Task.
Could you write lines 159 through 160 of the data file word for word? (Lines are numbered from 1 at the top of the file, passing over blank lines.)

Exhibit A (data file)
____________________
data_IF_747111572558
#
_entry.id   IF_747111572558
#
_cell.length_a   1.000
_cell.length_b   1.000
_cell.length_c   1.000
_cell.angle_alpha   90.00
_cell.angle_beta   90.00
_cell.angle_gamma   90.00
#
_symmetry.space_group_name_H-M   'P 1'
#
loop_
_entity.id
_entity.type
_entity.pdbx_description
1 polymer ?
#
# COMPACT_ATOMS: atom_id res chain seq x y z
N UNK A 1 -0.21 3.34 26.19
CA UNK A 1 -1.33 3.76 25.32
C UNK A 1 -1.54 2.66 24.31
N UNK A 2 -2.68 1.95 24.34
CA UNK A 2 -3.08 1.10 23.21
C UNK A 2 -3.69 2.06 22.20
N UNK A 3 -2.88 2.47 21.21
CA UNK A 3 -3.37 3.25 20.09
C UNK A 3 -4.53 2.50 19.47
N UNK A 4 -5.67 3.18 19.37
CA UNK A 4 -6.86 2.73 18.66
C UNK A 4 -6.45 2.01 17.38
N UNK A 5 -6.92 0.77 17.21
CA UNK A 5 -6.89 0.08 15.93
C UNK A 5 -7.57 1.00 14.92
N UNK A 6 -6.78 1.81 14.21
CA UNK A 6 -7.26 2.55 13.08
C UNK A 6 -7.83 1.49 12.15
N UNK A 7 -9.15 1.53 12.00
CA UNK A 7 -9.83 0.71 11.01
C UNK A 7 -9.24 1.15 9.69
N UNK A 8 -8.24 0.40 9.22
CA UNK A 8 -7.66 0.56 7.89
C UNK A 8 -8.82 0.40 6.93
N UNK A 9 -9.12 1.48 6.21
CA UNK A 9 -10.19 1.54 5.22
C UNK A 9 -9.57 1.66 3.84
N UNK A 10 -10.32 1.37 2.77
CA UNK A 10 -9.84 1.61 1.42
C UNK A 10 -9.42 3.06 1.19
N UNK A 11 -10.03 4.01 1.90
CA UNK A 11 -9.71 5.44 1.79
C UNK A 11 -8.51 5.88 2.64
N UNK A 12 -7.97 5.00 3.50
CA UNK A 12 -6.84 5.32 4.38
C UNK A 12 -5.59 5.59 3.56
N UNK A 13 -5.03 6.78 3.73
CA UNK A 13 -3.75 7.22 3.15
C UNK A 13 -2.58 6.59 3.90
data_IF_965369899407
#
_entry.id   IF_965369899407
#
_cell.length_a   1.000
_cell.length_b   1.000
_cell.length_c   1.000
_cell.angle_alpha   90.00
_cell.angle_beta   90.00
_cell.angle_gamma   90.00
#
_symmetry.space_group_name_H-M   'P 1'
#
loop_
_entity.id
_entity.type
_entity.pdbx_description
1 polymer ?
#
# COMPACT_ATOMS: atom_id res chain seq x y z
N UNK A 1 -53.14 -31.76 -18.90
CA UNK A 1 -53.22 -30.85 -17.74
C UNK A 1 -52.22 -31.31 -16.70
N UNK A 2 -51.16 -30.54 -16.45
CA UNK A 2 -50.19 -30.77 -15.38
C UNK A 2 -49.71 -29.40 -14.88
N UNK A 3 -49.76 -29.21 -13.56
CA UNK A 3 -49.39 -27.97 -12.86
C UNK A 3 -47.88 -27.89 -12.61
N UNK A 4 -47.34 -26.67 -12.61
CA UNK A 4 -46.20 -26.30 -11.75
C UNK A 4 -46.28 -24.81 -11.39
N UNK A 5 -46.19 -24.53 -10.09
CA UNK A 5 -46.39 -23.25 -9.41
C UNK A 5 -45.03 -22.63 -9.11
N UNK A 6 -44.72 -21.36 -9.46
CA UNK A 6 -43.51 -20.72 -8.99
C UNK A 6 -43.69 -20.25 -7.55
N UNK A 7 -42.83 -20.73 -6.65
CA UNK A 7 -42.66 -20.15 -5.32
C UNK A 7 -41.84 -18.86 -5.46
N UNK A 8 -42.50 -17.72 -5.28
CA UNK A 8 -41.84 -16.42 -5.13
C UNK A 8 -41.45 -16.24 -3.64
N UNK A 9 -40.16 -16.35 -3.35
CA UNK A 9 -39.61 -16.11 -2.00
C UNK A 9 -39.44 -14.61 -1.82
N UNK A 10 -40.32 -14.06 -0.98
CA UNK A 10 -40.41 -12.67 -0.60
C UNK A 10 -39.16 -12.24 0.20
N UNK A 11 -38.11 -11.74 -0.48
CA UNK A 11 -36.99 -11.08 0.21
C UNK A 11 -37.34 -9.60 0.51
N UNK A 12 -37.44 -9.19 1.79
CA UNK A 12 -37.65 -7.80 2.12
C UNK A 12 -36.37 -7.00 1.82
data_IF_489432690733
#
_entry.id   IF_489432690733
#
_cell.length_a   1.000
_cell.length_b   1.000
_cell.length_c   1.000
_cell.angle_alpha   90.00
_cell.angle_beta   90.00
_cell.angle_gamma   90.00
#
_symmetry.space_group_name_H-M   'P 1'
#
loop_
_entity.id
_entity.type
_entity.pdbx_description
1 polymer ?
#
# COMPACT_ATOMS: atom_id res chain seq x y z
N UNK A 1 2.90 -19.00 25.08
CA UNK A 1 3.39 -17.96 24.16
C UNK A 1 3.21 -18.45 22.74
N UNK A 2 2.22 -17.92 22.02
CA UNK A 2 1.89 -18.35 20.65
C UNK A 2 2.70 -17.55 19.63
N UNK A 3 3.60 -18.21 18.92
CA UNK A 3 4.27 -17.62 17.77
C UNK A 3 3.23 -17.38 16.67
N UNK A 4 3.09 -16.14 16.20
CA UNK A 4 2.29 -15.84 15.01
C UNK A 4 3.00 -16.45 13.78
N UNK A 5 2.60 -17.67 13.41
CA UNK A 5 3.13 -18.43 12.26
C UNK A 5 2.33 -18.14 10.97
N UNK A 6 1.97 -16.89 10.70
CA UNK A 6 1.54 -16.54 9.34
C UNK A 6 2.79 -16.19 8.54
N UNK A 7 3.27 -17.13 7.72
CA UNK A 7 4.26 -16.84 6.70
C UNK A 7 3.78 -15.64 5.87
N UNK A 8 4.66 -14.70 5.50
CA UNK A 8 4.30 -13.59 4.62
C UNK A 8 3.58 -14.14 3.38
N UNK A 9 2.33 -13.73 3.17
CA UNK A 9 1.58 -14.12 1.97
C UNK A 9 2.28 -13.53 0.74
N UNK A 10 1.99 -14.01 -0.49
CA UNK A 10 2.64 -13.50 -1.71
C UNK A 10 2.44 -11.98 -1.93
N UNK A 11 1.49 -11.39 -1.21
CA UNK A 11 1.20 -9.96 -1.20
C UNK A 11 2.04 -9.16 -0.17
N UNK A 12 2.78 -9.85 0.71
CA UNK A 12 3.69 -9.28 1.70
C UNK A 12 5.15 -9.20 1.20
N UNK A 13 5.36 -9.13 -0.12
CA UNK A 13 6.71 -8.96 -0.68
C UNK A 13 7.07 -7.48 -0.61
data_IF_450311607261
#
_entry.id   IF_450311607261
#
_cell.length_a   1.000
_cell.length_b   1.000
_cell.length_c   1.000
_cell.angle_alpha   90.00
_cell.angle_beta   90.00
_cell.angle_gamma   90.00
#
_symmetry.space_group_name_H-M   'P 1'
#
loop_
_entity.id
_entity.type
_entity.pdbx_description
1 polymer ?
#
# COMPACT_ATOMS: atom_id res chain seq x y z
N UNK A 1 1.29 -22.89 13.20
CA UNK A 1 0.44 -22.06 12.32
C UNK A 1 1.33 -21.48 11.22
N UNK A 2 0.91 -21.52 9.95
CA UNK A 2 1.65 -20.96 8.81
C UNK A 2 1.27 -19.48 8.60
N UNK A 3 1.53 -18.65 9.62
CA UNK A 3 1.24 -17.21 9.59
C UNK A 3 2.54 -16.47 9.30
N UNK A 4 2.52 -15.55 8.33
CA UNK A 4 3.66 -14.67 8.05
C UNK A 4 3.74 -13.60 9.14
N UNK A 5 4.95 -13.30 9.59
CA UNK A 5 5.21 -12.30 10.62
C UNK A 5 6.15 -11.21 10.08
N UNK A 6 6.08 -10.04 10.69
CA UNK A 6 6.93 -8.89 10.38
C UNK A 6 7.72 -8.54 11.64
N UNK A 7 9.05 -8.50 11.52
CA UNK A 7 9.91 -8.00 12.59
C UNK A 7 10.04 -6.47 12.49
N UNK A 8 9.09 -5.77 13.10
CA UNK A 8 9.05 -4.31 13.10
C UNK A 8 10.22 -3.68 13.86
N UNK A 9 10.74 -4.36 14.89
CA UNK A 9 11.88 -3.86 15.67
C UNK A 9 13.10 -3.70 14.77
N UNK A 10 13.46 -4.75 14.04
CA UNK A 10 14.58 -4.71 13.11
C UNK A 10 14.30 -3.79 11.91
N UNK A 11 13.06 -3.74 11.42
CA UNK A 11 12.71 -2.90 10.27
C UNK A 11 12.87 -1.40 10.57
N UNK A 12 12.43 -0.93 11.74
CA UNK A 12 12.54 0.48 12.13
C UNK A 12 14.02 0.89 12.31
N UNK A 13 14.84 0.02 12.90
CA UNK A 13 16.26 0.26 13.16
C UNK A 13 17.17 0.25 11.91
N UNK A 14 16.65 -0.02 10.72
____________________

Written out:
C UNK A 8 3.58 -14.14 3.38
N UNK A 9 2.33 -13.73 3.17